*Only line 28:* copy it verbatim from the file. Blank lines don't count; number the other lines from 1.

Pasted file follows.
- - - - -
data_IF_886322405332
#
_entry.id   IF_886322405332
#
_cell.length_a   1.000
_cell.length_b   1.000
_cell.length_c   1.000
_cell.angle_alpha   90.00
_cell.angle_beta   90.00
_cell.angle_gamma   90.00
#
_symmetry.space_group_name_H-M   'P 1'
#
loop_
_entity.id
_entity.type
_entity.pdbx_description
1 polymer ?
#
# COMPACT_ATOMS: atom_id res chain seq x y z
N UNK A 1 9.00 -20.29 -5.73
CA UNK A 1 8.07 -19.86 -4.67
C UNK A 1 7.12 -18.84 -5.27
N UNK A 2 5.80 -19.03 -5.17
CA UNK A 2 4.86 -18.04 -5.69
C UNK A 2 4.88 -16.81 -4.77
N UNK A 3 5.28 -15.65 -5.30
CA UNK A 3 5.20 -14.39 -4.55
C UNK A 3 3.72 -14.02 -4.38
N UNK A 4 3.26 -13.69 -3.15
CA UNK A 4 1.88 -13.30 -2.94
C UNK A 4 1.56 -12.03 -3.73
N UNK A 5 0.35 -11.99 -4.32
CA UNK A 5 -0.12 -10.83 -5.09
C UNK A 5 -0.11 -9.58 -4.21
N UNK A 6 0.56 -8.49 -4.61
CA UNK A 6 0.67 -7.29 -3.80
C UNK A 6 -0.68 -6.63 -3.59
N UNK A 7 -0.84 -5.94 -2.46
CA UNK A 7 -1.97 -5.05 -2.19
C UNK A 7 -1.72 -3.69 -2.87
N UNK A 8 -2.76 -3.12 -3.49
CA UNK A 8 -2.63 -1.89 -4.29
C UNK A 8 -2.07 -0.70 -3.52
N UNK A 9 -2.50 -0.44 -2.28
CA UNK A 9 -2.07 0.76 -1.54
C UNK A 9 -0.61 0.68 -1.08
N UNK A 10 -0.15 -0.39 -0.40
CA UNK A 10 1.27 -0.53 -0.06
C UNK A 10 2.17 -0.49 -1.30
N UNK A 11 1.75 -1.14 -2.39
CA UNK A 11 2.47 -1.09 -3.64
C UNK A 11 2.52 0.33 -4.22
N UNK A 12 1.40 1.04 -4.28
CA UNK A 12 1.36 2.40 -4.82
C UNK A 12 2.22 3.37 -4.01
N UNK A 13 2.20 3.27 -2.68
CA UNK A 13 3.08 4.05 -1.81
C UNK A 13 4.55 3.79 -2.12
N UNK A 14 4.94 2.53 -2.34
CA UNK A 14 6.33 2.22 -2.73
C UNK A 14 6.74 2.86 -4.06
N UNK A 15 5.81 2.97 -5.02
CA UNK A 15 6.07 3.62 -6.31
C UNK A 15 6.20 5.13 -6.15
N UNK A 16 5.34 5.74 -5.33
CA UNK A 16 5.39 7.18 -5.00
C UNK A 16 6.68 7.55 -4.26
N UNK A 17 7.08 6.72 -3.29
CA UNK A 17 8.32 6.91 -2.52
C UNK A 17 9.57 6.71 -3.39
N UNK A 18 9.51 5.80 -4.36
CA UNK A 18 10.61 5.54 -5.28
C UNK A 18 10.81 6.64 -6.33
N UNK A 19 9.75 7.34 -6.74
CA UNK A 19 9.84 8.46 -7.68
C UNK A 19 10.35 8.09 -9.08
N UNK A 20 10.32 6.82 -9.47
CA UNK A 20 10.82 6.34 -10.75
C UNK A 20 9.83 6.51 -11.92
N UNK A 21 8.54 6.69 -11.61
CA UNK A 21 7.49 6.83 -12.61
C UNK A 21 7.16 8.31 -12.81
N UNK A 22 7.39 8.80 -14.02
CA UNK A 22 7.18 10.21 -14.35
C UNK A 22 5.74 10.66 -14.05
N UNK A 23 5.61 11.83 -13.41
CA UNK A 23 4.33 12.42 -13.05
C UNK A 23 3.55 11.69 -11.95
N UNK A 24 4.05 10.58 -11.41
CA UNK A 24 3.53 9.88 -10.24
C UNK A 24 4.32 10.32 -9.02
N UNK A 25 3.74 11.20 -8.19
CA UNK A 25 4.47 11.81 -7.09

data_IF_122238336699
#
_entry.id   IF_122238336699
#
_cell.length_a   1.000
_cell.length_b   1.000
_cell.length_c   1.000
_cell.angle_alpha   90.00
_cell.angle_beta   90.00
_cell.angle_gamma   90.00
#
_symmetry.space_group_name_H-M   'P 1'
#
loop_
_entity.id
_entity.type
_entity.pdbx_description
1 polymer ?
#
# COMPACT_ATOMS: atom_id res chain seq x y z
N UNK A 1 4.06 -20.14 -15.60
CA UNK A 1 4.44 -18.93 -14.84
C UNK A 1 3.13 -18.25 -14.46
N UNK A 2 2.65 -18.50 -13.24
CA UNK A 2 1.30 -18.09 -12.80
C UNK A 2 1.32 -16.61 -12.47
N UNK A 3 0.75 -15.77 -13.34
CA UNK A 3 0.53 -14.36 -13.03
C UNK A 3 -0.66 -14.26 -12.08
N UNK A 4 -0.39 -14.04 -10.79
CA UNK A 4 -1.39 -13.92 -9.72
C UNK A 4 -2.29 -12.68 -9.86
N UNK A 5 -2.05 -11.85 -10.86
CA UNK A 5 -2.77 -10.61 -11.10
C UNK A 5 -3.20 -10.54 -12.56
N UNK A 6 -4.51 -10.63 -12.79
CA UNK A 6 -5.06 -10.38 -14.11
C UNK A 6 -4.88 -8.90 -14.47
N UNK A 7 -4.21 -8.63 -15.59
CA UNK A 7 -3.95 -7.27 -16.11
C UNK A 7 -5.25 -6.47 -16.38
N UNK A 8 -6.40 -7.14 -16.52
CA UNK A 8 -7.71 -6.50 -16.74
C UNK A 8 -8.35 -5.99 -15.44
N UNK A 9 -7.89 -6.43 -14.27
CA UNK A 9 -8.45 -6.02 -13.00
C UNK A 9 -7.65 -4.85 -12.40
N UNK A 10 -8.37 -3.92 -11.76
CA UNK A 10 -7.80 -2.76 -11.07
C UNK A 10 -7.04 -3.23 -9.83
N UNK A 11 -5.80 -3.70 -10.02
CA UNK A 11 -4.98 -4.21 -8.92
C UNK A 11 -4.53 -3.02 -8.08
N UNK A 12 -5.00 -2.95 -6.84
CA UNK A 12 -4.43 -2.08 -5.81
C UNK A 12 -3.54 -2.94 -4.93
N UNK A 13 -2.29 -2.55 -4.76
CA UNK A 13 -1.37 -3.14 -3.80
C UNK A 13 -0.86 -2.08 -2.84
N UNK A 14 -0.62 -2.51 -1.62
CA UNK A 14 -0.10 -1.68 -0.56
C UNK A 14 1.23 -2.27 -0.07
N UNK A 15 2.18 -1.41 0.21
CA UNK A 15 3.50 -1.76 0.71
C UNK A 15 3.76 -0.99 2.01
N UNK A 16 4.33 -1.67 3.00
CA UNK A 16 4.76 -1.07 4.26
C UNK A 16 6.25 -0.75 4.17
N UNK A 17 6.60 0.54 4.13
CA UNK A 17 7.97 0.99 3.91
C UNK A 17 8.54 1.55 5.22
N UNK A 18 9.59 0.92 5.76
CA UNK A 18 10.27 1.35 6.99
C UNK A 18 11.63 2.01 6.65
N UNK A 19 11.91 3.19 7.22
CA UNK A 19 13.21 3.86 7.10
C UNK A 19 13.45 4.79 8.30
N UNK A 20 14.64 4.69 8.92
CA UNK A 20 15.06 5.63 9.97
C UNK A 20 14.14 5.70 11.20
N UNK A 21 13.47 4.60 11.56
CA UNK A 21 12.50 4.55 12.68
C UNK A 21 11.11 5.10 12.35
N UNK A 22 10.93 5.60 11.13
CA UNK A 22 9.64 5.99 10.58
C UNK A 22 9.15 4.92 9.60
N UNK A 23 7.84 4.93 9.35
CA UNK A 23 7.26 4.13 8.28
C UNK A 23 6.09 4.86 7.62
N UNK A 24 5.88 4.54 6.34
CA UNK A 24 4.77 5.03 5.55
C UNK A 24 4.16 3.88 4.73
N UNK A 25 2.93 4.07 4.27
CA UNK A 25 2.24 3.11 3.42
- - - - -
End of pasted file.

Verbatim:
CA UNK A 3 5.20 -14.39 -4.55